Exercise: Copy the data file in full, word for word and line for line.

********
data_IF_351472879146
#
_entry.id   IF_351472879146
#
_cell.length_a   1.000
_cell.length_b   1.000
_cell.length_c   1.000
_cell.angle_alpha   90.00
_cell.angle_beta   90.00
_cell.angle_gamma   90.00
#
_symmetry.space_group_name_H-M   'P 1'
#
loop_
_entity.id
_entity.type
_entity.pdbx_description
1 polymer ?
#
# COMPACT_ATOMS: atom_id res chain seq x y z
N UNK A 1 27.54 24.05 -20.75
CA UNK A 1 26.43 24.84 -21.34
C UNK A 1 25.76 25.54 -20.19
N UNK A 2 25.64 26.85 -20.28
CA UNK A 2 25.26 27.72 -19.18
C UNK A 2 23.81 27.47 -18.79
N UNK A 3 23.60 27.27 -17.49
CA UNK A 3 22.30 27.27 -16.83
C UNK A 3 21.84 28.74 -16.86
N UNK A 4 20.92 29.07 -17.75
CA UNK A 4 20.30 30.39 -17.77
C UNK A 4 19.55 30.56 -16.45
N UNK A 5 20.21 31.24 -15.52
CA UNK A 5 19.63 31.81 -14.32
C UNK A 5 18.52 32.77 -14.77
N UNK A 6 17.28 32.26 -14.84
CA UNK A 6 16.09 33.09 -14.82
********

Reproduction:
data_IF_351472879146
#
_entry.id   IF_351472879146
#
_cell.length_a   1.000
_cell.length_b   1.000
_cell.length_c   1.000
_cell.angle_alpha   90.00
_cell.angle_beta   90.00
_cell.angle_gamma   90.00
#
_symmetry.space_group_name_H-M   'P 1'
#
loop_
_entity.id
_entity.type
_entity.pdbx_description
1 polymer ?
#
# COMPACT_ATOMS: atom_id res chain seq x y z
N UNK A 1 27.54 24.05 -20.75
CA UNK A 1 26.43 24.84 -21.34
C UNK A 1 25.76 25.54 -20.19
N UNK A 2 25.64 26.85 -20.28
CA UNK A 2 25.26 27.72 -19.18
C UNK A 2 23.81 27.47 -18.79
N UNK A 3 23.60 27.27 -17.49
CA UNK A 3 22.30 27.27 -16.83
C UNK A 3 21.84 28.74 -16.86
N UNK A 4 20.92 29.07 -17.75
CA UNK A 4 20.30 30.39 -17.77
C UNK A 4 19.55 30.56 -16.45
N UNK A 5 20.21 31.24 -15.52
CA UNK A 5 19.63 31.81 -14.32
C UNK A 5 18.52 32.77 -14.77
N UNK A 6 17.28 32.26 -14.84
CA UNK A 6 16.09 33.09 -14.82